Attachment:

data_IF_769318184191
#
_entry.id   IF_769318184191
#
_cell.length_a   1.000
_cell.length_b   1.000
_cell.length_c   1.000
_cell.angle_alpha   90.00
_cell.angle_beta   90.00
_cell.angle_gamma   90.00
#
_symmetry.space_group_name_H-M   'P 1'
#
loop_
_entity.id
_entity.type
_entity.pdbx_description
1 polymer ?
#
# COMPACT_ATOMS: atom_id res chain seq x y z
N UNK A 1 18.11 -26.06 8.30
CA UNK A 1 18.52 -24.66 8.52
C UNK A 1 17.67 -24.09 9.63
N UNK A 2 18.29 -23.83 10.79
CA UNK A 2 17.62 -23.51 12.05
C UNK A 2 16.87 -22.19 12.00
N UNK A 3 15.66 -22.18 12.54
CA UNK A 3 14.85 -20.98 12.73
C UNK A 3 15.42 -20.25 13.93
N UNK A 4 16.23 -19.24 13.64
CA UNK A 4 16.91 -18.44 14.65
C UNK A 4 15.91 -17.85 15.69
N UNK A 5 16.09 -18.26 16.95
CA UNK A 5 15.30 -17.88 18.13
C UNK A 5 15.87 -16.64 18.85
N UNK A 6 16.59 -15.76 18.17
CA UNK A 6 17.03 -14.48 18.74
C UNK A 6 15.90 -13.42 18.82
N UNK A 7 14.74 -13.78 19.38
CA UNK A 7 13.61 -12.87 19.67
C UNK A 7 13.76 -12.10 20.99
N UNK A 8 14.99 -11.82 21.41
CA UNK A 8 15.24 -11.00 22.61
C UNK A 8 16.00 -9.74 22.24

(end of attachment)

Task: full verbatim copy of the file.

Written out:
data_IF_769318184191
#
_entry.id   IF_769318184191
#
_cell.length_a   1.000
_cell.length_b   1.000
_cell.length_c   1.000
_cell.angle_alpha   90.00
_cell.angle_beta   90.00
_cell.angle_gamma   90.00
#
_symmetry.space_group_name_H-M   'P 1'
#
loop_
_entity.id
_entity.type
_entity.pdbx_description
1 polymer ?
#
# COMPACT_ATOMS: atom_id res chain seq x y z
N UNK A 1 18.11 -26.06 8.30
CA UNK A 1 18.52 -24.66 8.52
C UNK A 1 17.67 -24.09 9.63
N UNK A 2 18.29 -23.83 10.79
CA UNK A 2 17.62 -23.51 12.05
C UNK A 2 16.87 -22.19 12.00
N UNK A 3 15.66 -22.18 12.54
CA UNK A 3 14.85 -20.98 12.73
C UNK A 3 15.42 -20.25 13.93
N UNK A 4 16.23 -19.24 13.64
CA UNK A 4 16.91 -18.44 14.65
C UNK A 4 15.91 -17.85 15.69
N UNK A 5 16.09 -18.26 16.95
CA UNK A 5 15.30 -17.88 18.13
C UNK A 5 15.87 -16.64 18.85
N UNK A 6 16.59 -15.76 18.17
CA UNK A 6 17.03 -14.48 18.74
C UNK A 6 15.90 -13.42 18.82
N UNK A 7 14.74 -13.78 19.38
CA UNK A 7 13.61 -12.87 19.67
C UNK A 7 13.76 -12.10 20.99
N UNK A 8 14.99 -11.82 21.41
CA UNK A 8 15.24 -11.00 22.61
C UNK A 8 16.00 -9.74 22.24